Ireland's Child Care Institutions during the 20th. Century. Fo'T: The most vivid and passionate stories - banished babies, cruel orphanages, old abuses of power - have concerned things that went unnoticed, or at least unarticulated, at the time. News has often had to be redefined, not as the latest sensation but as that which everybody knew all along yet could not say.

Wednesday, June 16, 1999

Disgraced orders should disband

Sunday Independent May 16th 1999

There is one act of decency left to the Christian Brothers and the Sisters of Charity, writes Brendan O'Connor

THROUGHOUT the recent renewed outcry over child sex abuse there has been one curious assumption that has never been challenged. This is the assumption that the Catholic Church, and specifically the various orders of that church who facilitated institutional abuse of children, should continue to exist in their present form. It is assumed that these orders have some God-given right to continue to exist.

Any other institution found to have been responsible, through negligence or otherwise, for the kind of mass scale torture perpetrated by these orders, would immediately cease operations. There does not seem to have been any question of this in the case of, say, the Christian Brothers.

As we embark on mass scale investigation, compensation and healing, it would seem obvious that the only noble, humane and indeed Christian thing for orders like the Christian Brothers to do is to disband immediately. Instead, the Christian Brothers continue to oversee the education of a new generation of children.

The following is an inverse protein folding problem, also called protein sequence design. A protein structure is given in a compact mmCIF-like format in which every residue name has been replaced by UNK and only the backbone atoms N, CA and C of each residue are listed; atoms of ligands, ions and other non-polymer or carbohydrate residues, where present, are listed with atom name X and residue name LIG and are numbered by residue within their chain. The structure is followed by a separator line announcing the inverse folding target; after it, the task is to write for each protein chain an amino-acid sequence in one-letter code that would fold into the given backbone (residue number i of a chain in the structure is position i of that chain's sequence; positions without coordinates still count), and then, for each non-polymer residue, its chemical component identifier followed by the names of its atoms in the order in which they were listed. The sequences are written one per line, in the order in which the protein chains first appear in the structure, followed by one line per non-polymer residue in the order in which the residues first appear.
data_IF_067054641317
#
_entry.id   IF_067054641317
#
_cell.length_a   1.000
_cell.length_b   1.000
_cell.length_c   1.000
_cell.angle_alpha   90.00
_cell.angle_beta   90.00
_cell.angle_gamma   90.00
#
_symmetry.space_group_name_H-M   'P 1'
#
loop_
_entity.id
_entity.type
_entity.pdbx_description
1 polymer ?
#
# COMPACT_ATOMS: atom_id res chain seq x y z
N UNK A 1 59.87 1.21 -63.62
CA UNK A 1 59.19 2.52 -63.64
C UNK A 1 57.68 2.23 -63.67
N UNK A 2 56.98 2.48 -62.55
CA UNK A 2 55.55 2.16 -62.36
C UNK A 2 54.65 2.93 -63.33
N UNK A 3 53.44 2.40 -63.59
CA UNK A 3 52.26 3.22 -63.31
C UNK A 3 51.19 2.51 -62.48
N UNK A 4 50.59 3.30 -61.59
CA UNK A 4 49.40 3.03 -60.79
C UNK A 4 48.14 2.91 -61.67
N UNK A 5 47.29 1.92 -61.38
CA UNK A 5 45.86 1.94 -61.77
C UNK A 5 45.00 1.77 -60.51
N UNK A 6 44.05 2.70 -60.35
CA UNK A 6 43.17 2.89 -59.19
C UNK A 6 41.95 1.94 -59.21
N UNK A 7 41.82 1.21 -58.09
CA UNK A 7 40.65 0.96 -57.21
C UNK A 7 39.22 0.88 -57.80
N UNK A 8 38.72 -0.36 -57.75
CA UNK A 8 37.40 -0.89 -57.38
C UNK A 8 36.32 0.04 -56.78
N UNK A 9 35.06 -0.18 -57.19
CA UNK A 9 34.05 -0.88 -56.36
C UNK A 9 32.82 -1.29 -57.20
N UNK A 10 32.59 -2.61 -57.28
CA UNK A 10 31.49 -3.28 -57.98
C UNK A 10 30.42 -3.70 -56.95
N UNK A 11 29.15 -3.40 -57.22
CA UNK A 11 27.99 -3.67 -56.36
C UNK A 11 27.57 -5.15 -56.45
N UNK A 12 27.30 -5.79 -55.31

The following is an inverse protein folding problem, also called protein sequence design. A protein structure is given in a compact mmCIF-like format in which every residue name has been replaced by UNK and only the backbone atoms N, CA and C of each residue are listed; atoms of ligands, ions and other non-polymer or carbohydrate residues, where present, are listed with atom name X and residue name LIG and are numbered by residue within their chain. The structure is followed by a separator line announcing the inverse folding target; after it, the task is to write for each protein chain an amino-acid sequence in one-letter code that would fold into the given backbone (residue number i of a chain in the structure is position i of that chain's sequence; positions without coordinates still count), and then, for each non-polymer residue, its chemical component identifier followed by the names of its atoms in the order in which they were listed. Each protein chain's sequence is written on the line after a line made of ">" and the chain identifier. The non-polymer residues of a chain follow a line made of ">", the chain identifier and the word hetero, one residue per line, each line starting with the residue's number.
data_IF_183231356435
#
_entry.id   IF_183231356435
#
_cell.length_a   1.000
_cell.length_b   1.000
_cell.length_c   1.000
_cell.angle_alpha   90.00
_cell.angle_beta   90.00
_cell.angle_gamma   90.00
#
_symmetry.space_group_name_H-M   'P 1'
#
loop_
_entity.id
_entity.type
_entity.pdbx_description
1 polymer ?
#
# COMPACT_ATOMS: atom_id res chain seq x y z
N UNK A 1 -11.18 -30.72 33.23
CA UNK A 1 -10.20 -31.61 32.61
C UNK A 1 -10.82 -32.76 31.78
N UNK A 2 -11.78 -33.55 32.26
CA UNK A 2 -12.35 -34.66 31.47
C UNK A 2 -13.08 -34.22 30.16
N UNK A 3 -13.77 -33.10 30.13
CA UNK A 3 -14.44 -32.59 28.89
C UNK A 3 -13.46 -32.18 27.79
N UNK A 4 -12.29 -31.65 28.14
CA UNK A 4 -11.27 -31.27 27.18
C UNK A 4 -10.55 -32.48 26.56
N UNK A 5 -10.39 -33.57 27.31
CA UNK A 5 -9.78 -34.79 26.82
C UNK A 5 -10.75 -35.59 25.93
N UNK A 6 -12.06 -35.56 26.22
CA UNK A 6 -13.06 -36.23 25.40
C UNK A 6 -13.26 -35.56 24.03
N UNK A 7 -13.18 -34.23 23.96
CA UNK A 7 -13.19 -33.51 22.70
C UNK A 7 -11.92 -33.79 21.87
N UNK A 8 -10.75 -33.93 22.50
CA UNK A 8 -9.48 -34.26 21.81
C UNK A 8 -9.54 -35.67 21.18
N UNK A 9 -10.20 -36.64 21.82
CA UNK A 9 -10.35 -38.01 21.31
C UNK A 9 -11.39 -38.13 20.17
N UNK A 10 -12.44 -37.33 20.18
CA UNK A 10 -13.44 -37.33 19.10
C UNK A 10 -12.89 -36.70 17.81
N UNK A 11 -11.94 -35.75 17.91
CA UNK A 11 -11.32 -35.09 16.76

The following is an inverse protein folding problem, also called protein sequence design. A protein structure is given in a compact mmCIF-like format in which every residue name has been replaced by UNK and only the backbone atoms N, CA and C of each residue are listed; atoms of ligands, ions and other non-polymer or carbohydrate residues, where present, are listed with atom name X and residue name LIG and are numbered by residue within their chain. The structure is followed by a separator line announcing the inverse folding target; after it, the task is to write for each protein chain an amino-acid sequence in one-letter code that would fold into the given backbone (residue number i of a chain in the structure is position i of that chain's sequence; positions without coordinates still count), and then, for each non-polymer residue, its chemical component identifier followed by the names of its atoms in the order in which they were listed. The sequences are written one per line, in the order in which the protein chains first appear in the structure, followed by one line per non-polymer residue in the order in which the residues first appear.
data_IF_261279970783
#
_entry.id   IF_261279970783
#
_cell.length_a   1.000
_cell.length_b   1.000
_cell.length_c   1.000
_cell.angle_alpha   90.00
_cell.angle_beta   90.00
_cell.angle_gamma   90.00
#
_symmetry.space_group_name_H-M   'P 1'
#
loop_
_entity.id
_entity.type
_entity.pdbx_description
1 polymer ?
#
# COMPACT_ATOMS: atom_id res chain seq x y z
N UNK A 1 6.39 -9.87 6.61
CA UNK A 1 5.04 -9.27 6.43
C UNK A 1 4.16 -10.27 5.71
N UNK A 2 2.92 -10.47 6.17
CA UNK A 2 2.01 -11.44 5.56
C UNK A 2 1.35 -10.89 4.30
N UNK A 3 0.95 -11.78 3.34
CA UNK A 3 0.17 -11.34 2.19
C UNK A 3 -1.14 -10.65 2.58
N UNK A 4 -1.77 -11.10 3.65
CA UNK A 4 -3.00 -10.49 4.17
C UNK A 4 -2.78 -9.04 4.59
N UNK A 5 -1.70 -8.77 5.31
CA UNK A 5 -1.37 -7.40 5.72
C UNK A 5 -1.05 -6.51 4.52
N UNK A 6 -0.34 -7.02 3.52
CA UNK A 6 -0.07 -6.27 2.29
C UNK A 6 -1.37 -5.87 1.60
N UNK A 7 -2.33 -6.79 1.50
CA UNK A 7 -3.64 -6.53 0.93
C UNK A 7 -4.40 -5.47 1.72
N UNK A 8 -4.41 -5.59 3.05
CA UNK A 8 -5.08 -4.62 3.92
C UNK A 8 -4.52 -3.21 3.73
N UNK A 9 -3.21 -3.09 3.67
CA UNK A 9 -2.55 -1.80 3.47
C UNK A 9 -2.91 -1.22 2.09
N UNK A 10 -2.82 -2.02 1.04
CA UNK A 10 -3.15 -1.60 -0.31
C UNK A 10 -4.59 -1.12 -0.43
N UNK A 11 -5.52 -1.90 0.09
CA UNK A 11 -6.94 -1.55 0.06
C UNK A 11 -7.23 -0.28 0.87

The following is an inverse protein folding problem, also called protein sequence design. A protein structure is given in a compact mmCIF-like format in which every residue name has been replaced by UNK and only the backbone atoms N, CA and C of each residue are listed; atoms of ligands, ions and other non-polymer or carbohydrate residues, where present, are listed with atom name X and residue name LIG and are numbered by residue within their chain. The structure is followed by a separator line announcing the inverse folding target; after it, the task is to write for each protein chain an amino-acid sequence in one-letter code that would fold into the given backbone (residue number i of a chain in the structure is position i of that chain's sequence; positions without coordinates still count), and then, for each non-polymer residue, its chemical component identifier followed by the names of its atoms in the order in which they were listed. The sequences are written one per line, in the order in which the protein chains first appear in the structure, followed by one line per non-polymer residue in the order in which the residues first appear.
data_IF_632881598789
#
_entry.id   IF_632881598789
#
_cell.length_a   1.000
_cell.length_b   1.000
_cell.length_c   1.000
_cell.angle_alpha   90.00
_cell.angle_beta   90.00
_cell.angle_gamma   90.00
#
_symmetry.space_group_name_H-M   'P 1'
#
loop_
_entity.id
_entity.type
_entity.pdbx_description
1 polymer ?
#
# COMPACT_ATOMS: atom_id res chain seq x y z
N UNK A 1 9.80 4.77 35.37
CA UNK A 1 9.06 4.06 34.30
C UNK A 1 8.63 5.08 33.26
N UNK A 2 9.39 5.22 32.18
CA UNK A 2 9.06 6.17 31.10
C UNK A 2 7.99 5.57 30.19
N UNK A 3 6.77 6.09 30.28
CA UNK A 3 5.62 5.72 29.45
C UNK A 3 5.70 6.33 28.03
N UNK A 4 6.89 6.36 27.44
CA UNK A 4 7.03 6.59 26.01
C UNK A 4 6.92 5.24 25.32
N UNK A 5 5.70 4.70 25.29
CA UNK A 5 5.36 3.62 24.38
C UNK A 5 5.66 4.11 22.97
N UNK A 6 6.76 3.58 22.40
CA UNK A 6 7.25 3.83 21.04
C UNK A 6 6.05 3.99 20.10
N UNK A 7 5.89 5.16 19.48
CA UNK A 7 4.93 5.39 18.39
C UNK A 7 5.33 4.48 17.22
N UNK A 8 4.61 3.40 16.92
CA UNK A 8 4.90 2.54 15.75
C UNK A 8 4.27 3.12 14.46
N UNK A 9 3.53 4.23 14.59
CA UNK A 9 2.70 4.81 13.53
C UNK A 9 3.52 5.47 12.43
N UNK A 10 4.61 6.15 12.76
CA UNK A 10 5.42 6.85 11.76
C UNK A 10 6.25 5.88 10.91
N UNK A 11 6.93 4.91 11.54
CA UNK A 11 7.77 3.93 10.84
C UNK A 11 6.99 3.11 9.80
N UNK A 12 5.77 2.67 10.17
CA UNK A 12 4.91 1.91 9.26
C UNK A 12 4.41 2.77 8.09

Following the revelations in the final States Of Fear programme on Tuesday night, the Sisters of Charity should also instantly disband. It is not only the honourable reaction, it is the only one that can do justice to those who had their lives ruined by the entity known as Sisters of Charity.

Tuesday's programme detailed systematic abuse in two homes run by the Sisters of Charity the infamous Madonna House and St Joseph's in Kilkenny. The Kilkenny story, as told on States Of Fear tainted yet another Irish institution in that it suggested that Sister Stanislaus Kennedy, who ran a childcare course in Kilkenny at the time, had been aware of sexual abuse at St Joseph's in the Seventies.

Sr Stan's version of the story, as told on Wednesday, was that she was aware only of physical abuse at St Joseph's. And that at the time, ``physical abuse was all over the place. We all knew that.'' A worker in St Joseph's approached Sr Stan with concerns about a co-worker, Miles Brady (who was, as it happens, a child sex abuser). Sr Stan advised the worker to go to the management of St Joseph's with his concerns. The man took his complaint to the management and the abuser was apparently dismissed. However, the person who made the complaint subsequently left St Joseph's, apparently unhappy that insufficient action had been taken. Sr Stan did not pursue the matter further as the system in place at the time dictated that people not interfere in other people's areas because ``things became confused if several people were messing in things.'' Sr Stan was not connected to St Joseph's in any professional capacity.

In a statement to Gardai 20 years later Sr Stan apparently spoke of suspicions of sexual abuse. She clarified this on Wednesday by explaining that she was merely wondering aloud in retrospect, while chatting with the Gardai, ``Gosh, I wonder was there sexual abuse?''